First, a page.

What's the Optimal Washout After Natalizumab in MS?

June 15, 2015

The question of how long to wait before starting a new treatment when stopping natalizumab (Tysabri, Biogen)in multiple sclerosis (MS) is the subject of discussion with the publication of a study suggesting that shorter rather than longer washout periods are better when patients are switched to fingolimod (Gilenya, Novartis).

The TOFINGO study, published online in Neurology on May 29, was conducted by a team led by Ludwig Kappos, MD, University of Basel, Switzerland, and shows that washout periods of 8 or 12 weeks were associated with less MS disease activity compared with a 16-week washout.

The study, funded by Novartis, was first presented at the ECTRIMS meeting in 2013 and reported by Medscape Medical News at that time.

In the current paper, they authors conclude: "This study provides Class II evidence that for patients with RRMS [relapsing-remitting MS] switching from natalizumab to fingolimod, shorter natalizumab WO [washout] periods are associated with less MRI disease activity than are longer WO periods."

In an accompanying editorial, Olaf Stüve, MD, University of Texas Southwestern Medical Center, Dallas, and Dennis Bourdette, MD, Technische Universität München, Germany, agree that these results confirm other studies that indicate a 16-week or longer period of natalizumab washout risks increased disease activity and support washout periods of no longer than 8 to 12 weeks to avoid disease reactivation.

But the editorialists ask whether a washout period is needed at all. They say that there is little research to guide decisions on this and the biological rationale for a washout is unclear.

Natalizumab-Fingolimod Switch

Dr Kappos and coauthors explain that natalizumab can be associated with progressive multifocal leukoencephalopathy (PML), an uncommon but severe and potentially fatal opportunistic brain infection caused by the JC virus, which most likely results from compromised brain immune function. Therefore, in patients found to be seropositive for JC virus, a switch from natalizumab to another treatment is often considered, with fingolimod one of the suitable options.

But there is concern about potential risk of additive effects on the immune system because natalizumab has a long elimination half-life and prolonged immunosuppressive effects.

For the current study, 142 patients with relapsing-remitting MS were randomly assigned to 8-, 12-, or 16-week washout periods after their last natalizumab infusion before starting fingolimod treatment. Brain MRI was performed at baseline and weeks 8, 12, 16, 20, and 24.

Washout periods of 8 weeks or 12 weeks were associated with less MRI and clinical disease activity compared with the 16-week washout. Evidence from secondary endpoints on disease activity favored the 8-week washout over longer washout periods.

Table. Number of New Active Lesions After Various Washout Periods

Endpoint 8-Week Washout 12-Week Washout 16-Week Washout
No. of new/newly enlarged T2 lesions after 8 weeks of fingolimod 2.1 (1.7 - 2.6) 1.7 (1.3 - 2.2) 8.2 (7.3 - 9.1)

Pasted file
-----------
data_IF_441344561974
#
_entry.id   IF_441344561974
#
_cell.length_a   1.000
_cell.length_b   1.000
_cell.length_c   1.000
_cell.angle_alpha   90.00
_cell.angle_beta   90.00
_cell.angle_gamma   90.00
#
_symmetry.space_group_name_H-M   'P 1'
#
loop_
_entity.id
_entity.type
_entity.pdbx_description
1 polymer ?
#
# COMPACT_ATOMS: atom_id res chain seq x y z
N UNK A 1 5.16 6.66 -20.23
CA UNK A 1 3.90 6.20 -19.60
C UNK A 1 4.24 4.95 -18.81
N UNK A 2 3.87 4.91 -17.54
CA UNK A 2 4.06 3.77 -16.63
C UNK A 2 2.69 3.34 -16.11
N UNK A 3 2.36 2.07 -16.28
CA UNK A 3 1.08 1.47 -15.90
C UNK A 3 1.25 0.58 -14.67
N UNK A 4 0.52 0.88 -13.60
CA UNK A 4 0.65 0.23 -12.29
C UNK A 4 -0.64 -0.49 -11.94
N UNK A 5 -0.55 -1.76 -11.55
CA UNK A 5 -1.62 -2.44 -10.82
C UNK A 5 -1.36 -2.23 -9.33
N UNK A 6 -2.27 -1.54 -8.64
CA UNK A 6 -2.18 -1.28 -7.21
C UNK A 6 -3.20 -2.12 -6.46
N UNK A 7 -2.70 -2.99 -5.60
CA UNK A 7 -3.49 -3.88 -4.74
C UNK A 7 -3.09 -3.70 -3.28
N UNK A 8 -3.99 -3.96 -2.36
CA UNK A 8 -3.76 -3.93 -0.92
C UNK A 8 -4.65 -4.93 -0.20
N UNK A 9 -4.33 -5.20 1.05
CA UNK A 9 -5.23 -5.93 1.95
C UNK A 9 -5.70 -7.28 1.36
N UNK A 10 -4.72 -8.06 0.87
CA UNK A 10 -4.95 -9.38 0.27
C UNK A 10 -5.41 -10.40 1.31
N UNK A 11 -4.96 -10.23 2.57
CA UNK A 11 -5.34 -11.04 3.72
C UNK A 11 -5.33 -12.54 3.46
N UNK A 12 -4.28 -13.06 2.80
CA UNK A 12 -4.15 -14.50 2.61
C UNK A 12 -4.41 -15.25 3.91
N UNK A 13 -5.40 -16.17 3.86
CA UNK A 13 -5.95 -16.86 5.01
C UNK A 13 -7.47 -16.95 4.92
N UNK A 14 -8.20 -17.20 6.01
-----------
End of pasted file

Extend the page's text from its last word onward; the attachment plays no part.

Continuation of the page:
No. of new/newly enlarged T2 lesions during washout period 0.4 (0.2 - 0.6) 2.1 (1.6 - 2.6) 3.6 (3.0 - 4.2)
No. of gadolinium enhancing T1 lesion counts at week 24 14.1 (5.67 - 22.53) 21.3 (1.41 - 41.19) 18.5 (8.40 - 28.60)
Relapse free (%) 88 91 84

Values in parentheses are 95% confidence intervals.

 

Adverse events were experienced by 68% of patients and were mostly mild or moderate, with similar incidence across the three washout groups. No unusually severe relapses or opportunistic infections occurred.

The authors report that although there was a higher overall incidence of infections in the 8-week washout group in this study, these were mainly due to mild or moderate nasopharyngitis and urinary tract infections. "[A]n increased incidence during the first few weeks of fingolimod treatment, when natalizumab may not have fully washed out, was reassuringly not observed," they add.

In their editorial, Dr Stüve and Dr Bourdette note that the immunologic effects of natalizumab may last for many months, so "it is questionable that much is being accomplished by having a washout lasting 8–12 weeks."

Noting that other agents that may be started after natalizumab have a low risk of causing PML, and that MS disease activity occurs after natalizumab is stopped, they ask: "Are we doing more harm than good in having washout periods of any length?"

They conclude: "As we seek to personalize the treatment of RRMS using the array of medications now available, we need accurate information not only about the individual medication, but also about how to transition from one medication to another. It is not good enough to rely on guessing and expert opinion."

The study was sponsored by Novartis Pharma AG. Dr Kappos's institution (University Hospital Basel) has received the following in the last 3 years, used exclusively for research support: steering committee, advisory board, and consultancy fees from Actelion, Addex, Bayer Health Care, Biogen, Biotica, Genzyme, Lilly, Merck, Mitsubishi, Novartis, Ono Pharma, Pfizer, Receptos, Sanofi-Aventis, Santhera, Siemens, Teva, UCB, and Xenoport; speaker fees from Bayer Health Care, Biogen, Merck, Novartis, Sanofi-Aventis, and Teva; support of educational activities from Bayer Health Care, Biogen, CSL Behring, Genzyme, Merck, Novartis, Sanofi, and Teva; royalties from Neurostatus Systems GmbH; and grants from Bayer Health Care, Biogen, Merck, Novartis, Roche, Swiss MS Society, the Swiss National Research Foundation, and the European Union and Roche Research Foundations.

Neurology. Published online May 29, 2015. Full text Editorial

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